President's Note, June 2024

Written by John Seager, President and CEO | Published: June 10, 2024

Tosher, slubber doffer, knocker upper. These may sound like smarmy slurs. Actually, they are obsolete occupations. Toshers were sewage scavengers, which is as awful as it sounds. Slubber doffers removed bobbins from looms in knitting mills. Knocker uppers made noise to awaken people in the era before alarm clocks.

You won’t see Help Wanted ads for these positions as new tasks supplant archaic jobs in our increasingly automated world. Given the well-established trend toward smaller families in the U.S. and elsewhere, there are legitimate concerns about worker shortages. But the notion that we need more people is as outdated as slubber doffers.

We should start by considering the skills needed in tomorrow’s world. The Bureau of Labor Statistics reports that “wind turbine technician” is the fastest growing occupation in the United States. In his State of the Union address, President Biden emphasized high-tech jobs paying upwards of $100,000 a year that do not require a college education.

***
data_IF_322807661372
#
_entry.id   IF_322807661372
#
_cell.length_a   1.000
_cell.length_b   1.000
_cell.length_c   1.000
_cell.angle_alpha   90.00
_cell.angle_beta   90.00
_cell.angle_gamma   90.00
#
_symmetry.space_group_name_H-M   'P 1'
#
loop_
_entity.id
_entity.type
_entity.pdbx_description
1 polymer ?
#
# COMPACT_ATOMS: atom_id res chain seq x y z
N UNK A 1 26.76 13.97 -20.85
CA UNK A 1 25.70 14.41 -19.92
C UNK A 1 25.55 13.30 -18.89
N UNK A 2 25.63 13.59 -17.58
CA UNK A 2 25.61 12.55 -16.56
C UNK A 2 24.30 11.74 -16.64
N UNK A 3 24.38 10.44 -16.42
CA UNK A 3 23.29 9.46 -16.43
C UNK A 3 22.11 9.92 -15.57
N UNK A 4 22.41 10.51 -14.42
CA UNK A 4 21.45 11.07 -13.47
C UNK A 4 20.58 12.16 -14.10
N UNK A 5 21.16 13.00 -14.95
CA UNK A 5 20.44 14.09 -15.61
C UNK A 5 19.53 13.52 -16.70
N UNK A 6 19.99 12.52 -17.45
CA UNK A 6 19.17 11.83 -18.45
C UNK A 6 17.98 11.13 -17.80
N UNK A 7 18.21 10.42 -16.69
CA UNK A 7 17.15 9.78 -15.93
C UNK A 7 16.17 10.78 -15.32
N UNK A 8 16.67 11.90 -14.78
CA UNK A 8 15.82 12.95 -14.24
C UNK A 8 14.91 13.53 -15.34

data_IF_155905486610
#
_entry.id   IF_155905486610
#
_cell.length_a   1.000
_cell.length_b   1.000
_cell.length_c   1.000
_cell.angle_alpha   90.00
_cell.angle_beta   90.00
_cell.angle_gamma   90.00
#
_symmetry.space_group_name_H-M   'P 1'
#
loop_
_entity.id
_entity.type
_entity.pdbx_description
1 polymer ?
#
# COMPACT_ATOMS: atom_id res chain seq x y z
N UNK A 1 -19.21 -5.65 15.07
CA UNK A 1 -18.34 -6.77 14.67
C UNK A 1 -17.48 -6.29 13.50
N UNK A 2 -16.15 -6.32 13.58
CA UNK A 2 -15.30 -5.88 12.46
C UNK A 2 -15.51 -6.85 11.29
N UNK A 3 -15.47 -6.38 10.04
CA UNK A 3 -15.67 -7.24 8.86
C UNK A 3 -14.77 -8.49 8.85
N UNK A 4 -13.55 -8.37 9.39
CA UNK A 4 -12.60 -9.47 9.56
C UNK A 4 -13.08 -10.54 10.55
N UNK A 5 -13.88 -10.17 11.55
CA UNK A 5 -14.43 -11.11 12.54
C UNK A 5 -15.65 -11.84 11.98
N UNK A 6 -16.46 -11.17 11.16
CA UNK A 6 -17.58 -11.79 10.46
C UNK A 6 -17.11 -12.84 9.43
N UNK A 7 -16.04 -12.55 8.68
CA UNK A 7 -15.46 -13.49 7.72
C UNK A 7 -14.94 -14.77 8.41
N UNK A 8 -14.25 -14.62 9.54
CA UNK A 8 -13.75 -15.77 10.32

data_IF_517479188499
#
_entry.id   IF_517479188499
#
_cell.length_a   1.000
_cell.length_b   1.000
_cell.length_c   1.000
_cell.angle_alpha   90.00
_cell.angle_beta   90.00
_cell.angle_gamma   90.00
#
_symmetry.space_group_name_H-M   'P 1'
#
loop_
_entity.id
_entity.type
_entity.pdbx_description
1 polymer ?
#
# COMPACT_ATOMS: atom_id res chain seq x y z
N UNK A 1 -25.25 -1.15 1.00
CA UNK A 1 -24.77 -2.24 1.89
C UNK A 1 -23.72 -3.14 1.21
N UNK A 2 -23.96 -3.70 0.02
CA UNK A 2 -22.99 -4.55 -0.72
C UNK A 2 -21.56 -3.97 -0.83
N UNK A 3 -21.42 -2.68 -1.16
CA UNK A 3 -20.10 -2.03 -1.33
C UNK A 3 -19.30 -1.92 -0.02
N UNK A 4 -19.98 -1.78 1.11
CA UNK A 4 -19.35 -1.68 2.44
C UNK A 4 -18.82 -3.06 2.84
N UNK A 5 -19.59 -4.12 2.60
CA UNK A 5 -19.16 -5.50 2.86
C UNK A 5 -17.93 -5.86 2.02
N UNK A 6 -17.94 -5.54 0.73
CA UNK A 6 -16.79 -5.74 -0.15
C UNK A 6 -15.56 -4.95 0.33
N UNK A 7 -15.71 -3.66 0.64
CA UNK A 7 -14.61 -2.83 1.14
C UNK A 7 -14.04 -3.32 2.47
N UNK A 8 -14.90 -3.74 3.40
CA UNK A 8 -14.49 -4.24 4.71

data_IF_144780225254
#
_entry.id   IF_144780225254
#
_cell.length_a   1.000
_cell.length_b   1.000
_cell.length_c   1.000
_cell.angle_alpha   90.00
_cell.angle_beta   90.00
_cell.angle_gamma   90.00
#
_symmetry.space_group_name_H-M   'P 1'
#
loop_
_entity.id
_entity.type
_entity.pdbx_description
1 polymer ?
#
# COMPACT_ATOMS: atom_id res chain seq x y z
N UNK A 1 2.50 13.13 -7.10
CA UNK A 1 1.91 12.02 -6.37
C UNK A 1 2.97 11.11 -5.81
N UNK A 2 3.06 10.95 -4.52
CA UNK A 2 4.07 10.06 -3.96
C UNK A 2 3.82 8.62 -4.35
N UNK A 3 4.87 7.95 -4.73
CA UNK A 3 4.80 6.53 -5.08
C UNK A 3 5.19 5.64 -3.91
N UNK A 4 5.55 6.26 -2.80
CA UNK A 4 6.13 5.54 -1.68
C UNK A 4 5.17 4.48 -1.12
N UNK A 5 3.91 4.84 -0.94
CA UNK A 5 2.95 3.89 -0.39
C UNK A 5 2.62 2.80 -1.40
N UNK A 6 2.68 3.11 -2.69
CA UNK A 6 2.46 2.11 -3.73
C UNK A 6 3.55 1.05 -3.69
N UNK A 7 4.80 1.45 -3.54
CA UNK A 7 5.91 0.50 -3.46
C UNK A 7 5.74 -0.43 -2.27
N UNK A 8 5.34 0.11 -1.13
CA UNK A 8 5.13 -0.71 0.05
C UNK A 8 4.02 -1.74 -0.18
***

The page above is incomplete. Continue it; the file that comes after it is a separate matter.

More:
Solutions can be structural rather than demographic. We can find a windfall of talented future workers right here at home by focusing on the 11 million children trapped in poverty. Maybe we should consider their futures the way we think about renewable energy: as a vast untapped resource.

As for the rising share of those in what is generally categorized as the “dependent” or “nonworking” age categories of under 20 and over 65, the Social Security Administration reports those levels were considerably higher during the peak baby boom years than today — and are projected to remain so. No reason to panic.

For various reasons, many prefer to keep working later in life. So, let’s not overlook the 55 million+ older Americans as a potent source for productivity. No one is suggesting that retired people be dragooned back into the workforce. But a ProPublica survey found that “a majority of older Americans with stable jobs are pushed out of work.” Let’s eliminate physical and attitudinal barriers blocking those who do want to continue to work.

Over time, the trend toward smaller families will require fewer workers in our society. We can transition successfully to a less-crowded future. After all, we’ve all been there before.

Anyone who thinks rampant population growth isn’t going to boomerang on us is living in a fantasy world. Perhaps we need to develop some modern version of “knocker uppers” to awaken people to the incalculable damage being done to our overcrowded living planet.